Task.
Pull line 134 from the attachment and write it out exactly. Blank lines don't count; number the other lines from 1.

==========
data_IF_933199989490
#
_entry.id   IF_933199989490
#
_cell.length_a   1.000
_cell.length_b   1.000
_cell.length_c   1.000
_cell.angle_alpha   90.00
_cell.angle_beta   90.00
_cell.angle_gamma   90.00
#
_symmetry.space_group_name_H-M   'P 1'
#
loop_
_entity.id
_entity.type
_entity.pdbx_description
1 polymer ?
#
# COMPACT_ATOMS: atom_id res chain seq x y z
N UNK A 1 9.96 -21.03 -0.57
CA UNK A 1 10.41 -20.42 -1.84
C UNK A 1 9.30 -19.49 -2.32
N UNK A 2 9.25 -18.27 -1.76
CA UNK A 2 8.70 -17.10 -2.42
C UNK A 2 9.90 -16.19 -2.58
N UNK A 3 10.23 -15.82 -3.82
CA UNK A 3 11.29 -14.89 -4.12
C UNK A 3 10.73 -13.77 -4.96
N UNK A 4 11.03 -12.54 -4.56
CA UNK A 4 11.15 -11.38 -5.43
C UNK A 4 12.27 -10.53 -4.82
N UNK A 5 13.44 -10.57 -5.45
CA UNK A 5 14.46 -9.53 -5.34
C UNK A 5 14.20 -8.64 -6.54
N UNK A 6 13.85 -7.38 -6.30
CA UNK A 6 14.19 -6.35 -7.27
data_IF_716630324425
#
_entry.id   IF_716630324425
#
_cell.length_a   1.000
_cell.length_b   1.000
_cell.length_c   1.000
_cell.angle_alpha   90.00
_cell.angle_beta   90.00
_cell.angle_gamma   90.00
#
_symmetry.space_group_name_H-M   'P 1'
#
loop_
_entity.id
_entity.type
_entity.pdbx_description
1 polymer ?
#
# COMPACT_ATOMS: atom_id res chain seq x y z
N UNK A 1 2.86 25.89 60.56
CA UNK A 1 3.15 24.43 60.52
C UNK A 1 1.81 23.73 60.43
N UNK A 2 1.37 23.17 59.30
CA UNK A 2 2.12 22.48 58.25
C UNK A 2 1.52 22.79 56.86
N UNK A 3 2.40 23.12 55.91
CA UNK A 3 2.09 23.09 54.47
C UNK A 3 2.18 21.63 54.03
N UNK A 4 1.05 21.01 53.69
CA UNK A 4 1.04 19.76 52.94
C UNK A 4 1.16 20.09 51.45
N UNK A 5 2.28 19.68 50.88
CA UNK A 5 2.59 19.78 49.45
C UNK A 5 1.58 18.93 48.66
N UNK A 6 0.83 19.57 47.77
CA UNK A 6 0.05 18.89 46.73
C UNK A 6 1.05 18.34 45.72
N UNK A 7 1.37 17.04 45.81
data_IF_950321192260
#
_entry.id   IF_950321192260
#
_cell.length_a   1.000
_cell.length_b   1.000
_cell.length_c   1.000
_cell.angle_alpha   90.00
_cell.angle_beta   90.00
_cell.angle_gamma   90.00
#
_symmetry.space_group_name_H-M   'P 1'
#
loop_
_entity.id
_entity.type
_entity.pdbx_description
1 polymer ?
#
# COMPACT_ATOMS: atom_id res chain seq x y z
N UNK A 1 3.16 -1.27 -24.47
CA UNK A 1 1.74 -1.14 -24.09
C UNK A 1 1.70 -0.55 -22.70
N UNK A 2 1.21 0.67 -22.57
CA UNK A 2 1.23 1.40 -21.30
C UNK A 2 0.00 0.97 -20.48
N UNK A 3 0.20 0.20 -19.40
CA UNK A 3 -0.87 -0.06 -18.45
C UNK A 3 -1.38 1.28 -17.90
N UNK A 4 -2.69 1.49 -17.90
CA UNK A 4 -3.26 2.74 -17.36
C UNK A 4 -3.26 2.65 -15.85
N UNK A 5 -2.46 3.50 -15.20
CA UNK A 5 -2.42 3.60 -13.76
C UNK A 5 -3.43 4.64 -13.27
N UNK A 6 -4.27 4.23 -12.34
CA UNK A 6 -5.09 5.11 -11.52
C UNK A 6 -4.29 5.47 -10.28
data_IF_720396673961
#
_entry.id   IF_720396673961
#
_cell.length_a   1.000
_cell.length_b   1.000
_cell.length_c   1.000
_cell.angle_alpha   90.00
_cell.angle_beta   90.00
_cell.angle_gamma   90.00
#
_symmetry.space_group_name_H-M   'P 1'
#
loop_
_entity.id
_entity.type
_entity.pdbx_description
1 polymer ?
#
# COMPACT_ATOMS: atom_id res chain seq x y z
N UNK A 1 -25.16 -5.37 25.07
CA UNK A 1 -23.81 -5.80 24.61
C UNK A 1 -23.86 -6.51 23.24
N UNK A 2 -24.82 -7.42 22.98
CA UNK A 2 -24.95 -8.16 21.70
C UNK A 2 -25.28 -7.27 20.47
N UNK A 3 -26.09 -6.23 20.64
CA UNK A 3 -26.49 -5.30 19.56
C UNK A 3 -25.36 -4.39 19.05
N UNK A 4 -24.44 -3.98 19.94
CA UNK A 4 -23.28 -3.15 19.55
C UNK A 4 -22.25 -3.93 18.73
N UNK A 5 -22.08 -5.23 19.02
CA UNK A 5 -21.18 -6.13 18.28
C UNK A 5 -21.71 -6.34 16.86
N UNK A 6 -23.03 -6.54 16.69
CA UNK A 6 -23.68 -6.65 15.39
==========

# COMPACT_ATOMS: atom_id res chain seq x y z